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Melatonin in skin care – application, effect and risks

The so-called sleep hormone melatonin not only regulates our day-night rhythm, but is also increasingly used in cosmetic products. What it has to do with it and how it works there – Tikbow asked an expert.

The natural hormone melatonin, also known as the sleep hormone, controls our day-night rhythm and acts as a kind of counterpart to the stress hormone cortisol. Melatonin is released more strongly in the dark and causes energy consumption, body temperature and blood pressure to drop. It allows the body to rest and is important for healthy sleep,” explains Dr. Steinkraus, a specialist in dermatology and aesthetic medicine in Hamburg. But melatonin is now also used in skin care.

Melatonin and skin

The skin itself also actively produces melatonin and has so-called melatonin receptors, which contribute to the regulation of skin homöostasis. Melatonin synthesis in the skin decreases with age and varies according to skin pigment, with dark skin having the highest melatonin concentration.

How can melatonin deficiency be detected?

If you suffer from inner restlessness, daytime drowsiness, chronic fatigue, poor stress response, difficulty falling asleep and staying asleep, and early awakenings, melatonin deficiency may be the cause. The concentration of melatonin in the body can be determined by means of a saliva sample, which is evaluated in a specialized laboratory.

Causes of melatonin deficiency

A dysbalance of the melatonin level is often due to one’s own lifestyle, whereby the following influencing factors come into consideration:

1. alcohol and caffeine
Alcohol and caffeine have a negative effect on the biorhythm and impair the body’s own melatonin production.

2. blue light
Blue light refers to artificial light with a high blue light content, which is emitted primarily by smartphones, televisions and computers. You should avoid these media, especially before going to sleep, so as not to reduce your natural melatonin release.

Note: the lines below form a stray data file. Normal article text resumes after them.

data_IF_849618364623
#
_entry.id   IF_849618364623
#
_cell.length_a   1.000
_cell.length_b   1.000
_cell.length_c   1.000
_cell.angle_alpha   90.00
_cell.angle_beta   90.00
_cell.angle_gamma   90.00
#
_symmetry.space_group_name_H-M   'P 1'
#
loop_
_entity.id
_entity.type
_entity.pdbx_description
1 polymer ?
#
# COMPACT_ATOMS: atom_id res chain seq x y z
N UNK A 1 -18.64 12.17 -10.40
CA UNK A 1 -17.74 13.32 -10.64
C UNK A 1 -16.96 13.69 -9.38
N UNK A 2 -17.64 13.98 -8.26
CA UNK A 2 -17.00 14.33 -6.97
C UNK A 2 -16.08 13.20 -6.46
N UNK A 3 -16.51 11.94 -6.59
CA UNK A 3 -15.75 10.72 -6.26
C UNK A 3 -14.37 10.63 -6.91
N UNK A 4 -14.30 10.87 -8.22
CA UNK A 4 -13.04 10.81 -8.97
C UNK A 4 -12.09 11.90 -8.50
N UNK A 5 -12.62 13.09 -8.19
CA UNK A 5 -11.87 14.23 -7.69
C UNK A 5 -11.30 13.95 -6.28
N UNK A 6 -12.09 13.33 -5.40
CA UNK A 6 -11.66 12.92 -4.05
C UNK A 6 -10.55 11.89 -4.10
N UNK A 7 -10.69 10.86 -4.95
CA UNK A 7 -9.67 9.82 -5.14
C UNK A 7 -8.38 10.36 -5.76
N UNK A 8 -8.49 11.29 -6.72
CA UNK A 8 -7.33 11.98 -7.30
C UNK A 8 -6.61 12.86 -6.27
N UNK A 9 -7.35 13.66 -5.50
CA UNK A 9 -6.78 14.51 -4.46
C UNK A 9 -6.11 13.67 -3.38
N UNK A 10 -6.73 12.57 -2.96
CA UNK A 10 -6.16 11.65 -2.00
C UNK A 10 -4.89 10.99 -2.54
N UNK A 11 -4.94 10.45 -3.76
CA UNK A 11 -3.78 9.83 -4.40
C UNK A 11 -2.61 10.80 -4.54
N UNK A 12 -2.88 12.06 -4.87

3. time changes and changes in time
Flying through different time zones, shift work, but also the changeover from summer to winter time can upset the natural biorhythm and negatively affect melatonin production.

4. aging process
Over the years, the body’s natural melatonin production decreases. From the age of 40, the body produces only 60 percent of the original amount of melatonin.

What benefits does melatonin promise in skin care?

"Melatonin is a small molecule with lipophilic properties, which means it is easily absorbed by the skin and enters the bloodstream", says Dr. Steinkraus. "In addition, it also penetrates deep enough into the cell nucleus to be able to influence the skin"s collagen production;

This makes melatonin an anti-aging booster – the first signs of wrinkles caused by the natural breakdown of collagen are thus reduced. Furthermore, products with melatonin often contain additional anti-aging active ingredients such as retinol, vitamin C or hyaluronic acid.

Cosmetic products containing melatonin can strengthen the skin’s natural defenses and ward off visible signs of stress and pollution. Topical application of melatonin, itself an anti-inflammatory antioxidant, can neutralize free radicals and stimulate the natural production of antioxidant enzymes at the gene level,” says Dr. Steinkraus.

Use of melatonin in skin care

It is recommended to use it before going to bed, because at this time our metabolism, cell metabolism and cell renewal of the skin are running at full speed. That is why active ingredients can best develop their full skin care potential overnight,” recommends Dr. Steinkraus.

If taken orally as a food supplement, melatonin is less easily absorbed by the body and is very quickly broken down by the liver. For this reason, it is recommended to apply it through the skin, although no significant studies are currently available.

Risks of melatonin

In general, it should be remembered that melatonin is a hormone whose intake can sometimes have massive effects on the body. The hormone is extremely well absorbed by the skin and has been shown to enter the bloodstream, even when applied topically, where it affects the entire body. In general, caution is advised with hormone preparations, and consultation with a medical specialist is recommended. This is especially true when, as in the case of melatonin, there is little scientific evidence of optimal dosage, use and effect.

With expert advice from Dr. med. Susanne Steinkraus, practice for dermatology & ästhetic medicine in Hamburg.